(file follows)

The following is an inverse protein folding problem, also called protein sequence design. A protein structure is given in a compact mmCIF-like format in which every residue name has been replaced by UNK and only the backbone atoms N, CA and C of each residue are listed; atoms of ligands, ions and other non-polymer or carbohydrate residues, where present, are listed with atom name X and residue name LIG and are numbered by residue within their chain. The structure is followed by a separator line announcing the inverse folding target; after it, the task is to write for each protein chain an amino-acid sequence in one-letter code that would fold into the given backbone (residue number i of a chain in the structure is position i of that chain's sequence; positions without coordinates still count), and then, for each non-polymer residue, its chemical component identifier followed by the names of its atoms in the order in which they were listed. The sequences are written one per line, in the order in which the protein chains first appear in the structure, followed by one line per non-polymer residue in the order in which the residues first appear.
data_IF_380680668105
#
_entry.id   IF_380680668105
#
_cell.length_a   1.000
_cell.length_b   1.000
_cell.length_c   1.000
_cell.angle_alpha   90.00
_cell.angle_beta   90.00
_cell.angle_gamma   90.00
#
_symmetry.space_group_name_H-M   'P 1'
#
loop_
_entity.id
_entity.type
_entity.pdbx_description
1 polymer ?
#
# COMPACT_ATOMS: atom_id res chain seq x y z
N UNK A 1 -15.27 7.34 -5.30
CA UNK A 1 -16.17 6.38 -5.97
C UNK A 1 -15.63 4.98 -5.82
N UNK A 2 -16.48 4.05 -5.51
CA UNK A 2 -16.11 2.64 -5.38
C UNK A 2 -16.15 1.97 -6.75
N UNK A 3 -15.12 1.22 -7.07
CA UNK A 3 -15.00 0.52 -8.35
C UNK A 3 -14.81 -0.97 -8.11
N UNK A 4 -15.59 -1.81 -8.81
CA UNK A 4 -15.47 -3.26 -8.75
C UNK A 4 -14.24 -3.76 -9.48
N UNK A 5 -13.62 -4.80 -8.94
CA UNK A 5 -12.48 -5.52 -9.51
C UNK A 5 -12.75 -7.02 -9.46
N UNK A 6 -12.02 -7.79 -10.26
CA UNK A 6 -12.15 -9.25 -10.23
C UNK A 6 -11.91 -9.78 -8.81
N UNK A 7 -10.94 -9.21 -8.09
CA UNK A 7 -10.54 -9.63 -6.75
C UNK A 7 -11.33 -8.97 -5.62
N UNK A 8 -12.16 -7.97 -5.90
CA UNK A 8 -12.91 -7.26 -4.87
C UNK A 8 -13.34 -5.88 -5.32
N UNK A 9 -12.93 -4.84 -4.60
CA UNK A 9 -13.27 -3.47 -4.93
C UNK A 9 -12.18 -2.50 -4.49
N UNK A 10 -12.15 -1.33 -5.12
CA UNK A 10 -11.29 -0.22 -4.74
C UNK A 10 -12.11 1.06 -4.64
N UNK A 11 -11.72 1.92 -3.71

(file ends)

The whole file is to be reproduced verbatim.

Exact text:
The following is an inverse protein folding problem, also called protein sequence design. A protein structure is given in a compact mmCIF-like format in which every residue name has been replaced by UNK and only the backbone atoms N, CA and C of each residue are listed; atoms of ligands, ions and other non-polymer or carbohydrate residues, where present, are listed with atom name X and residue name LIG and are numbered by residue within their chain. The structure is followed by a separator line announcing the inverse folding target; after it, the task is to write for each protein chain an amino-acid sequence in one-letter code that would fold into the given backbone (residue number i of a chain in the structure is position i of that chain's sequence; positions without coordinates still count), and then, for each non-polymer residue, its chemical component identifier followed by the names of its atoms in the order in which they were listed. The sequences are written one per line, in the order in which the protein chains first appear in the structure, followed by one line per non-polymer residue in the order in which the residues first appear.
data_IF_380680668105
#
_entry.id   IF_380680668105
#
_cell.length_a   1.000
_cell.length_b   1.000
_cell.length_c   1.000
_cell.angle_alpha   90.00
_cell.angle_beta   90.00
_cell.angle_gamma   90.00
#
_symmetry.space_group_name_H-M   'P 1'
#
loop_
_entity.id
_entity.type
_entity.pdbx_description
1 polymer ?
#
# COMPACT_ATOMS: atom_id res chain seq x y z
N UNK A 1 -15.27 7.34 -5.30
CA UNK A 1 -16.17 6.38 -5.97
C UNK A 1 -15.63 4.98 -5.82
N UNK A 2 -16.48 4.05 -5.51
CA UNK A 2 -16.11 2.64 -5.38
C UNK A 2 -16.15 1.97 -6.75
N UNK A 3 -15.12 1.22 -7.07
CA UNK A 3 -15.00 0.52 -8.35
C UNK A 3 -14.81 -0.97 -8.11
N UNK A 4 -15.59 -1.81 -8.81
CA UNK A 4 -15.47 -3.26 -8.75
C UNK A 4 -14.24 -3.76 -9.48
N UNK A 5 -13.62 -4.80 -8.94
CA UNK A 5 -12.48 -5.52 -9.51
C UNK A 5 -12.75 -7.02 -9.46
N UNK A 6 -12.02 -7.79 -10.26
CA UNK A 6 -12.15 -9.25 -10.23
C UNK A 6 -11.91 -9.78 -8.81
N UNK A 7 -10.94 -9.21 -8.09
CA UNK A 7 -10.54 -9.63 -6.75
C UNK A 7 -11.33 -8.97 -5.62
N UNK A 8 -12.16 -7.97 -5.90
CA UNK A 8 -12.91 -7.26 -4.87
C UNK A 8 -13.34 -5.88 -5.32
N UNK A 9 -12.93 -4.84 -4.60
CA UNK A 9 -13.27 -3.47 -4.93
C UNK A 9 -12.18 -2.50 -4.49
N UNK A 10 -12.15 -1.33 -5.12
CA UNK A 10 -11.29 -0.22 -4.74
C UNK A 10 -12.11 1.06 -4.64
N UNK A 11 -11.72 1.92 -3.71